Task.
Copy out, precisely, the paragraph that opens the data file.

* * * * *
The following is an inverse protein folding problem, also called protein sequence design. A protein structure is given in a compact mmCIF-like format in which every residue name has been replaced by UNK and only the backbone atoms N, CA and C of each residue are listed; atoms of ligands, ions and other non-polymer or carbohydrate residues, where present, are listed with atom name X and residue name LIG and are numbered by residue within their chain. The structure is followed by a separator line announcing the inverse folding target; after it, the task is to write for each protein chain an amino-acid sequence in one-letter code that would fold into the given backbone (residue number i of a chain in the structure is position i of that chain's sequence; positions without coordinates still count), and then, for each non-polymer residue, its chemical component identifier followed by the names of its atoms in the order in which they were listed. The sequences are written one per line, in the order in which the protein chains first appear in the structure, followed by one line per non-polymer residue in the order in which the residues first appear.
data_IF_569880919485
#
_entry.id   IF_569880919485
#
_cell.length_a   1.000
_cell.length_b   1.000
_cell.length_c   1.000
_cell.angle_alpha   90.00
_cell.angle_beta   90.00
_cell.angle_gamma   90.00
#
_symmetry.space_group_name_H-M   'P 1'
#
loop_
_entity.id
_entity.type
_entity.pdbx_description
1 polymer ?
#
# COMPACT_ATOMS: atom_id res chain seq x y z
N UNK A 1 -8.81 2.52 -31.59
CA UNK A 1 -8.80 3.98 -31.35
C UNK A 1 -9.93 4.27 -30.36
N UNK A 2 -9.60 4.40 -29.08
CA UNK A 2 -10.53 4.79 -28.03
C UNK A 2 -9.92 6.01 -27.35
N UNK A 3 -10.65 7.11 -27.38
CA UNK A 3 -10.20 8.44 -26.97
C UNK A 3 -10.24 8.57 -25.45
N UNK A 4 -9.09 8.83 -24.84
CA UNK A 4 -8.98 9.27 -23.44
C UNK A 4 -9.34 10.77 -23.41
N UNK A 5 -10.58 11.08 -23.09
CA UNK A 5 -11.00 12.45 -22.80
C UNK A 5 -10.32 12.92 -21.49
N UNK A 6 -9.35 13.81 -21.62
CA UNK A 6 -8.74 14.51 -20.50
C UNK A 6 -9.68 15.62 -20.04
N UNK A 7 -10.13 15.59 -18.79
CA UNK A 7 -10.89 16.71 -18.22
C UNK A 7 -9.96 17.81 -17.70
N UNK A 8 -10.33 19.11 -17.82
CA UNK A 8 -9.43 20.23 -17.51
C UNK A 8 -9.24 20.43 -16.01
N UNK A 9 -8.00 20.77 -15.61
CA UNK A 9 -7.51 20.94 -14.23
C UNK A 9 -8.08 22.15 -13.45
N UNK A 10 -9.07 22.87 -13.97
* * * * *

The following is an inverse protein folding problem, also called protein sequence design. A protein structure is given in a compact mmCIF-like format in which every residue name has been replaced by UNK and only the backbone atoms N, CA and C of each residue are listed; atoms of ligands, ions and other non-polymer or carbohydrate residues, where present, are listed with atom name X and residue name LIG and are numbered by residue within their chain. The structure is followed by a separator line announcing the inverse folding target; after it, the task is to write for each protein chain an amino-acid sequence in one-letter code that would fold into the given backbone (residue number i of a chain in the structure is position i of that chain's sequence; positions without coordinates still count), and then, for each non-polymer residue, its chemical component identifier followed by the names of its atoms in the order in which they were listed. The sequences are written one per line, in the order in which the protein chains first appear in the structure, followed by one line per non-polymer residue in the order in which the residues first appear.